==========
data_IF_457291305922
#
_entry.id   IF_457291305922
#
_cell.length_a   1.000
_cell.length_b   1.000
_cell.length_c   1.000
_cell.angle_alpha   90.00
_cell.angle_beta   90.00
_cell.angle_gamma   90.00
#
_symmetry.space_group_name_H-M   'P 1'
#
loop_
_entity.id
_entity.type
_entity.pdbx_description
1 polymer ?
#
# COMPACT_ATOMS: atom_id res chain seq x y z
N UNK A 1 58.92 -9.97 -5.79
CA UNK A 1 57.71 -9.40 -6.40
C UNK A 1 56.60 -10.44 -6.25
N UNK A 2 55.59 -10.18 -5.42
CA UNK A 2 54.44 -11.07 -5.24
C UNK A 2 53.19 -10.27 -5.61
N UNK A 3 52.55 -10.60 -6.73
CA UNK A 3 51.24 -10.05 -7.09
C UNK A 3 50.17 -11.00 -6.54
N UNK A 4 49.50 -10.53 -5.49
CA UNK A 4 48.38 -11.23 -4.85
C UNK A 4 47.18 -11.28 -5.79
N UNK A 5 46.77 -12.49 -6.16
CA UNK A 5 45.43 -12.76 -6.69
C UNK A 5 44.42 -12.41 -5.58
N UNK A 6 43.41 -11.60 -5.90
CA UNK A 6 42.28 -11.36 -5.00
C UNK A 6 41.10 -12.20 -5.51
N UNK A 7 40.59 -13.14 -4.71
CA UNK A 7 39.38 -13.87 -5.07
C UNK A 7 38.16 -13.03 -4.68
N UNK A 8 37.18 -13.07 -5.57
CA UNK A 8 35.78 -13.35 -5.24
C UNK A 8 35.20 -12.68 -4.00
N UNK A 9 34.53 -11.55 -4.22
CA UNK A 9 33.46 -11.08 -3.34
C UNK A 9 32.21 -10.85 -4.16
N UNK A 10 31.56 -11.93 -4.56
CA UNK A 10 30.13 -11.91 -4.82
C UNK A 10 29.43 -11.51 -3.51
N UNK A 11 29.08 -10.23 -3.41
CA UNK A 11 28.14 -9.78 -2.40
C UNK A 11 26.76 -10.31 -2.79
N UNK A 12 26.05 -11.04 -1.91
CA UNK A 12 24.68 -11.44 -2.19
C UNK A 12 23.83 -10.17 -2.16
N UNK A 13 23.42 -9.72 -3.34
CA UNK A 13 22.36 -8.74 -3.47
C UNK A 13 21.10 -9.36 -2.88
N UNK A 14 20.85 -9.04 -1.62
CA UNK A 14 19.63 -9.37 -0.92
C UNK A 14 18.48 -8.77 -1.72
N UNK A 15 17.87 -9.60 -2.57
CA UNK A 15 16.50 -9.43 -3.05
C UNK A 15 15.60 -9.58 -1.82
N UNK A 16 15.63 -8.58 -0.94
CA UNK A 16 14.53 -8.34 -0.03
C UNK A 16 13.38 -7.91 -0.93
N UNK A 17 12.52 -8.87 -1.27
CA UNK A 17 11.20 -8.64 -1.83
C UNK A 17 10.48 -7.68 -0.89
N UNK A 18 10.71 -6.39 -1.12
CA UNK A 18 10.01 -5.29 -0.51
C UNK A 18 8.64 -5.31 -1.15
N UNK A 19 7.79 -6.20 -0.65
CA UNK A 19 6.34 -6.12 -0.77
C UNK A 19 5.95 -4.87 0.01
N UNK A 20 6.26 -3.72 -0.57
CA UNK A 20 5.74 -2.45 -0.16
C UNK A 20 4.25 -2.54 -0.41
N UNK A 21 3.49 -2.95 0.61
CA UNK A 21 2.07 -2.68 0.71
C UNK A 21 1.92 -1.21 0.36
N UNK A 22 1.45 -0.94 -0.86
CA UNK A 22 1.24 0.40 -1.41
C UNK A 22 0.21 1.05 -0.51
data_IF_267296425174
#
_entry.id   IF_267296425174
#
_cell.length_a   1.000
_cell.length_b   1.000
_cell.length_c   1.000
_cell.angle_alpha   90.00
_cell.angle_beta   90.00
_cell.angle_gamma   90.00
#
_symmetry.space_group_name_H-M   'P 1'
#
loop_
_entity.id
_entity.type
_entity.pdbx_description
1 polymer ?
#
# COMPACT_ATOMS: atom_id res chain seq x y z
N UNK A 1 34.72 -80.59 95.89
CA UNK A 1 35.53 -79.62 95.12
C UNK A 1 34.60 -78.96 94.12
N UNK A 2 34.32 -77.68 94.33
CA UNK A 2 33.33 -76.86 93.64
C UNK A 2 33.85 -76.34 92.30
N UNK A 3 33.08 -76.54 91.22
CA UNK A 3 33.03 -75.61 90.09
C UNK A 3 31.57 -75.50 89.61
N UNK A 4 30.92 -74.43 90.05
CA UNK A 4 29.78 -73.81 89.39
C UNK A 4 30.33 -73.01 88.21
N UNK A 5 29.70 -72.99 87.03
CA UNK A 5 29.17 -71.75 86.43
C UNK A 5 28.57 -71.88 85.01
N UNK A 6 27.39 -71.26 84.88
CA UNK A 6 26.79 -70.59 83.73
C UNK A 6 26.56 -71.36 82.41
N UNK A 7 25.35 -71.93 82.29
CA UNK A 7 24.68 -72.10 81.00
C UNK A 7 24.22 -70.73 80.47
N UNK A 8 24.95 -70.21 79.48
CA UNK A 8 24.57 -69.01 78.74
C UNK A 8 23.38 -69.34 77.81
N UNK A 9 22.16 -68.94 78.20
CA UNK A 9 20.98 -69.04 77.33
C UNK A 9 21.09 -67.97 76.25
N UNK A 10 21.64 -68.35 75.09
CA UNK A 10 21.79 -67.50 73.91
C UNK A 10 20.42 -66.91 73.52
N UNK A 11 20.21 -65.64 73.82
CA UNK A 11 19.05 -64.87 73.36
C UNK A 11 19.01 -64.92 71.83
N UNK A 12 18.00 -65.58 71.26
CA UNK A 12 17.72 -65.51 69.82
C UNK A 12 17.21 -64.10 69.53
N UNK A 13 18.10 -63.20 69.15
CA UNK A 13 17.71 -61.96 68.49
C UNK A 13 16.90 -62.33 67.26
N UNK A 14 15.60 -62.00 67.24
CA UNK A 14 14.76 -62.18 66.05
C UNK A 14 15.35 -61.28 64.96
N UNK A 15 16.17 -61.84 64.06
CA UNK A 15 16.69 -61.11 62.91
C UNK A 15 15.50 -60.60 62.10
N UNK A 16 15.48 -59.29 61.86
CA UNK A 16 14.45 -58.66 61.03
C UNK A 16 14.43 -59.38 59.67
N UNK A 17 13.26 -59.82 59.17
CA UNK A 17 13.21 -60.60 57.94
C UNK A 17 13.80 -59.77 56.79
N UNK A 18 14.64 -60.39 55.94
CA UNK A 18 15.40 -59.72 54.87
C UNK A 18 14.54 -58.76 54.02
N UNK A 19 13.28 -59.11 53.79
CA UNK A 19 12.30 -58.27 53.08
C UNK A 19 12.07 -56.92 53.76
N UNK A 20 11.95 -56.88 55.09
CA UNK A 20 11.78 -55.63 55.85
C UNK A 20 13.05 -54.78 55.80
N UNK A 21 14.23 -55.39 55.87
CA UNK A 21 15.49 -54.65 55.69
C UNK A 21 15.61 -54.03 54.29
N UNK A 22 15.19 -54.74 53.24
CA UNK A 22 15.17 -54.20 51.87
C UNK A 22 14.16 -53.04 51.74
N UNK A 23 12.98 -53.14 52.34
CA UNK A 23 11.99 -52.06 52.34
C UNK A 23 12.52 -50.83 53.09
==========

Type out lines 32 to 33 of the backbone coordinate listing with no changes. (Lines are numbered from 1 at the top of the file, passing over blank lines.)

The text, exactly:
C UNK A 4 47.18 -11.28 -5.79
N UNK A 5 46.77 -12.49 -6.16